Dominic Sansoni, a dearly loved family friend of Koshi's who runs Barefoot (a quintessential shopping destination in Sri Lanka) introduced Koshi to Gina Joseph, founder of Zola India.
Zola India supports rural artisans to pursue their traditional crafts and to express themselves through the creation of wearable art, helping to create sustainable economic opportunities. Zola India works with over 50 artisans across rural India – from Dhokra metalsmiths and Pattachitra artists from Odisha, Toda embroiderers from Tamil Nadu, wall mural artists from Kerala and Bidri metalsmiths from Karnataka. Gina shared with Koshi, that many of these artists are unable to continue in their traditional lineage of craft – as there is no longer a market locally for their work. Gina’s aim (and now ours!) is to get sustainable revenue to these artists, by finding them new customers in new markets, so that the world does not lose these art-forms.
Salvage, Sri Lanka
Salvage was founded seven years ago by designer Subha Grassi. Koshi and Subha went to school together, and have known each other since they were kids, but hadn't seen each other in about 20 years. Koshi's cousin, Tony Senewiratne, who is a philanthropist in his own right and on the Salvage board of Directors, re-connected them, when Koshi told him she'd seen Salvage's jewelry online and at Barefoot (thanks again, to Dom!).
Salvage was formed as an innovative attempt to raise funds for Community Concern Society. CCS is a non-profit NGO set up by Subha’s parents in the 80’s, that supports a large number of projects nationally. In 2010, funds were running low for a Drop in Centre for HIV Positive people, and Heavena, a shelter for battered women. Salvage was born in an effort to raise funds to continue these initiatives. Salvage educates, trains and gives individuals the skills to be entrepreneurs and to earn a fair wage to educate and care for their families. Salvage sells a large range of earrings, bracelets, bangles and necklaces. Each product is unique and made with materials that would otherwise be sent to landfill. The materials used to create the products are collected from a network of donors that they have built up over the years, both small scale (local bottle cap collection, newspapers and bike inner tubes) and large (collecting leather or denim off cuts from high-end brands like Lululemon and Hugo Boss in factories around Sri Lanka).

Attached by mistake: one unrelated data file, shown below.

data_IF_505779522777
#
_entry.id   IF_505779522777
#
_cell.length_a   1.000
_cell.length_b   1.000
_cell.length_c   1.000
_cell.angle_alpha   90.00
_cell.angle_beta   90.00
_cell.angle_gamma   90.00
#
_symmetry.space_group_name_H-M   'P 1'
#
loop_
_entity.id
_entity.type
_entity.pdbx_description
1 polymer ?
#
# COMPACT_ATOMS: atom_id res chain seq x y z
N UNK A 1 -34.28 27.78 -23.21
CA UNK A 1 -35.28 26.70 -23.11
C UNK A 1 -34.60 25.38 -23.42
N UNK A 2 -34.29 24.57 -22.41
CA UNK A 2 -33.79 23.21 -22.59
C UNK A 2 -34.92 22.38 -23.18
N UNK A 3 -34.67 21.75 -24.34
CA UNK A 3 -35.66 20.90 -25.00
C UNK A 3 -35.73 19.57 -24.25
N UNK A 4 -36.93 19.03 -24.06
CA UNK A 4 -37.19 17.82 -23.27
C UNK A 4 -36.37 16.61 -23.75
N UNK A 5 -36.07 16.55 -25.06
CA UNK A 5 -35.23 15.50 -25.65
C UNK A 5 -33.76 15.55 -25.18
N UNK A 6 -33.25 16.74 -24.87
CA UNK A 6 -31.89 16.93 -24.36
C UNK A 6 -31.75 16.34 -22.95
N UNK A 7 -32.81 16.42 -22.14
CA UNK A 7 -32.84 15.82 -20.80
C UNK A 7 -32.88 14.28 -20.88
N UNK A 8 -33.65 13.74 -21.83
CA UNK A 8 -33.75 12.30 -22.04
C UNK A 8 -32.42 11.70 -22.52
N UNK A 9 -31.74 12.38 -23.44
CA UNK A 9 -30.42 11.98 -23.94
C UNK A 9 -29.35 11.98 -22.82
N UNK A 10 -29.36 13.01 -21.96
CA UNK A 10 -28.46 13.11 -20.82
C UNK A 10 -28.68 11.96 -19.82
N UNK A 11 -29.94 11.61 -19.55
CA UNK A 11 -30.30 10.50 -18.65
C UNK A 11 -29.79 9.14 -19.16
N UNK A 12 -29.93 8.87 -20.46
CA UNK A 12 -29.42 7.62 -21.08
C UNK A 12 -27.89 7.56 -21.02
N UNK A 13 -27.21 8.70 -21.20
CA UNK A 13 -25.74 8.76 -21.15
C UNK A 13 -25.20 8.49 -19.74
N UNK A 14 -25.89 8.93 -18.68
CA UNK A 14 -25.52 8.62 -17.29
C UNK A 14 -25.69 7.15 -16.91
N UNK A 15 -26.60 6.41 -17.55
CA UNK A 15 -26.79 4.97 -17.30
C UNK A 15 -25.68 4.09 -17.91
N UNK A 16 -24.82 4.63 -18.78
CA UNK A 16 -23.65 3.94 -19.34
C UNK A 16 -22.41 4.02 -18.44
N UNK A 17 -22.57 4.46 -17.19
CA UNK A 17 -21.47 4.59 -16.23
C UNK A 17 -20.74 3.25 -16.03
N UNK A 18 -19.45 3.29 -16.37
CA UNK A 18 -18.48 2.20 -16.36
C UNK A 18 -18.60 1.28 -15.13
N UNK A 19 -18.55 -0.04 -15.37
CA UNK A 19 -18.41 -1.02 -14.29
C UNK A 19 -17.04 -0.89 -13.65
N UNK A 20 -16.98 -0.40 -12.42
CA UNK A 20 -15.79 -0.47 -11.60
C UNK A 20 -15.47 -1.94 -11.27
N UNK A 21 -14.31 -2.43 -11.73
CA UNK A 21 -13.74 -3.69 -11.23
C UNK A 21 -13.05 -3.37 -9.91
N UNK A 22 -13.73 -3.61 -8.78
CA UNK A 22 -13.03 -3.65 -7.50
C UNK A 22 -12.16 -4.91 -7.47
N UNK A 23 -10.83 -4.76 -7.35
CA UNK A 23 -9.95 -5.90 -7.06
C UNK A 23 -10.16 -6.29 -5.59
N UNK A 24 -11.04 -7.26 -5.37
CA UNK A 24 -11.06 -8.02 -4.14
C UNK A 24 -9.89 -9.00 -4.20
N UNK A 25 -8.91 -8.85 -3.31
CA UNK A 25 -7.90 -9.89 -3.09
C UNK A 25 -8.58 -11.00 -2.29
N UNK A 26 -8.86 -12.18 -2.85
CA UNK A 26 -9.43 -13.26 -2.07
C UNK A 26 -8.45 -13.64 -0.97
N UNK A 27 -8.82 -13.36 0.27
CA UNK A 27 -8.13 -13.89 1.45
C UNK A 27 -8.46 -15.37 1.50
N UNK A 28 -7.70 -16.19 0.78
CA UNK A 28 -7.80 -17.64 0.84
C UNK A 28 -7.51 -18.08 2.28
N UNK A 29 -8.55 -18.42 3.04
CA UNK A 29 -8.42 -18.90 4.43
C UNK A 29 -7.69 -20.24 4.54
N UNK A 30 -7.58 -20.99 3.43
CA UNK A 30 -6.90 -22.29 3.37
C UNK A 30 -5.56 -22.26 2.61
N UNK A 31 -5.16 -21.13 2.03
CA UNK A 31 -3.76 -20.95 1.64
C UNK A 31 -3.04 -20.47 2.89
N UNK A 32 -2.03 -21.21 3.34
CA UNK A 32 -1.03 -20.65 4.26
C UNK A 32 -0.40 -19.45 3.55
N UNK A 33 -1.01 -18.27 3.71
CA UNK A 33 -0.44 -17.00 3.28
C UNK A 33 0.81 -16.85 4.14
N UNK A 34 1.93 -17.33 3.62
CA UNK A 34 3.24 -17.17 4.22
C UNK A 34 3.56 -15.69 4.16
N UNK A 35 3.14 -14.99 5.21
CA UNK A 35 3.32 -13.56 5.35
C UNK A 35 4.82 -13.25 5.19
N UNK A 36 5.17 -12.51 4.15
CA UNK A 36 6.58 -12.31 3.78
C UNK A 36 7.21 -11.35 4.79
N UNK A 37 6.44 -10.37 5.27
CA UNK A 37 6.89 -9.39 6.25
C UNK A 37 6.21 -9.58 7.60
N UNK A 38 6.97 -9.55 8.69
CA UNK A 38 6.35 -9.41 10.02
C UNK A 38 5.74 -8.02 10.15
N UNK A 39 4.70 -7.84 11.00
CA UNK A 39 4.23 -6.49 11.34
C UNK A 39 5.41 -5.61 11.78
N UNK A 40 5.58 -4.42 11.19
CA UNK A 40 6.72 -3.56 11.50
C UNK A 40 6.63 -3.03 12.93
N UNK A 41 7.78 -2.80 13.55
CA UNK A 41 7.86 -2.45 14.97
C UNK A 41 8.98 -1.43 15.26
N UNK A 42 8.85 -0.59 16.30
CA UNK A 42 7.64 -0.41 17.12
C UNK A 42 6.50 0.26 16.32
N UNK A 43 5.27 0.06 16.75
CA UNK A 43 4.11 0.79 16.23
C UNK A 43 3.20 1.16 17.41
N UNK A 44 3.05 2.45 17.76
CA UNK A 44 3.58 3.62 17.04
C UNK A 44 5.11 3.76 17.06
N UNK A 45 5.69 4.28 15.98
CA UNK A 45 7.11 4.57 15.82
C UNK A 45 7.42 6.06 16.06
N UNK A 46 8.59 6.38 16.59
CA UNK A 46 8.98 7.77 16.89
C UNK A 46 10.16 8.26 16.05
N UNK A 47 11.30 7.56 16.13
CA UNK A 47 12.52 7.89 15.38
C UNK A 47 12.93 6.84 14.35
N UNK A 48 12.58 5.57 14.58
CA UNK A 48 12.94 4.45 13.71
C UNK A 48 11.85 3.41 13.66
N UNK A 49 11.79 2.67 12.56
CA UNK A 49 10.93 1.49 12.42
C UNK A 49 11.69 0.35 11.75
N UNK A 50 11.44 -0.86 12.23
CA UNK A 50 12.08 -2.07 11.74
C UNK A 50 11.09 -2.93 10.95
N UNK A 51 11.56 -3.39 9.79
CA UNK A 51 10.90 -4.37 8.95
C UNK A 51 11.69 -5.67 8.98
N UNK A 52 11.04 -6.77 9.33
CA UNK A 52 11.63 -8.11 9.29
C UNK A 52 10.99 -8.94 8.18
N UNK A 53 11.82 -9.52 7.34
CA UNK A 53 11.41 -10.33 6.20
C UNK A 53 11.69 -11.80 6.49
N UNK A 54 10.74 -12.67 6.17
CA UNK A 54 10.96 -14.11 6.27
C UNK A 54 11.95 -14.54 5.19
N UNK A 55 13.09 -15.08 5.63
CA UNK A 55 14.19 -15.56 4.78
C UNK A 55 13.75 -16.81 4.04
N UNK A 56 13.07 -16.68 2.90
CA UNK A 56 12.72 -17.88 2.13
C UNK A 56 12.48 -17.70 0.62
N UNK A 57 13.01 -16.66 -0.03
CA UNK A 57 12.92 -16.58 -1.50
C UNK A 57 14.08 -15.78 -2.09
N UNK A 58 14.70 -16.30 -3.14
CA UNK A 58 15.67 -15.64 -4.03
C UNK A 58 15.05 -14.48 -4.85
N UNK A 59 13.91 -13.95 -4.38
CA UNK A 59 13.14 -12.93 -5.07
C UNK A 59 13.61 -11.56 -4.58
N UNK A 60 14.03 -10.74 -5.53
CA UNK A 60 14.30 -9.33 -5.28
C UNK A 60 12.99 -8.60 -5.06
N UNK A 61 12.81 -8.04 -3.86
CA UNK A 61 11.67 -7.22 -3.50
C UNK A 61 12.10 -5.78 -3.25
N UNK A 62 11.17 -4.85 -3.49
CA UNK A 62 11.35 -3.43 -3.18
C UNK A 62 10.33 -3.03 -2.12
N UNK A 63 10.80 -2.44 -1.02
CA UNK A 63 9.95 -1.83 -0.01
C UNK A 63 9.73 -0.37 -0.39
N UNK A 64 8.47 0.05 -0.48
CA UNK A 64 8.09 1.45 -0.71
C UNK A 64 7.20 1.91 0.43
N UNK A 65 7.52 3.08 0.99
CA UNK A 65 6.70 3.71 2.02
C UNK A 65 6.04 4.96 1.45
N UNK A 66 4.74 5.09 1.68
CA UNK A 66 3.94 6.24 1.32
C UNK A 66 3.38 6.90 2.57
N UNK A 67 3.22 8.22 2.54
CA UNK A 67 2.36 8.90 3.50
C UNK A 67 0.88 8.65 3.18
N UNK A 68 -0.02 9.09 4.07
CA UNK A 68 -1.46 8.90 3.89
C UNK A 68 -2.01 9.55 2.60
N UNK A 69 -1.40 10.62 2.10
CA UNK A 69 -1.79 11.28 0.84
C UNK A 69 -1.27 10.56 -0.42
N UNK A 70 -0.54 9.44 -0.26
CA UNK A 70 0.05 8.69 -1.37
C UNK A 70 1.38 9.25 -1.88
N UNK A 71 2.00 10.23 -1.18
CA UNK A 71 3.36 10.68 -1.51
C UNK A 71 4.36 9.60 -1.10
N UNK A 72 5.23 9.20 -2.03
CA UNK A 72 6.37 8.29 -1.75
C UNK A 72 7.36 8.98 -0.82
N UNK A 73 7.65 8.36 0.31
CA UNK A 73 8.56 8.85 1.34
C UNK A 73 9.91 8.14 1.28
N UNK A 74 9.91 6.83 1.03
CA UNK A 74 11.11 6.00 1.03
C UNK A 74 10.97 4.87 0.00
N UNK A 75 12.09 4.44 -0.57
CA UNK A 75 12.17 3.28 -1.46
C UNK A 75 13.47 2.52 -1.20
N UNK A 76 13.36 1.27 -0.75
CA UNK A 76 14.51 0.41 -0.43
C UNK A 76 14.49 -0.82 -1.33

We are collaborating with Joseph Naruki of Naruki Craft in Kenya to curate a collection of ethically sourced Maasai glass beaded jewelry, handcrafted with locally sourced materials.
Joseph is the first born of two siblings and the founder of Naruki Crafts which is a small business enterprise in Nairobi, Kenya. He is passionate about beadwork as he learnt the craft from his mother and later in a tertiary school as a profession.
He has a small workshop in Nairobi where he does beadwork with the help of his sister and his two employees, Lydia and Kyle. Lydia does beadwork while Kyle does the cutting of the leather for the dog collars and belts. Joseph has also partnered with the Self Help Women’s group, a group of 6 Maasai women located in the rural areas of the Great Rift Valley, who do the beadwork for the dog collars.
They earn income for their families while keeping their precious beading tradition alive for future generations.
All employees are paid fair wages. The income they earn is used to support their families. All the materials are locally produced
Joseph says he appreciates the international market provided by customers of Now Chase the Sun, because it forms a core part of income and livelihood for himself and his team.
A note from the source of all truth, Google (wink) - Maasai (not Masai) is the correct spelling of this noble tribe: it means people speaking maa. Masai was the incorrect spelling of the British settlers and has remained in current use.
We are proud members of SFMade
Our handmade San Francisco-made jewelry is made of locally sourced materials with an environmental focus - and is all made in our home workshop in Hayes Valley.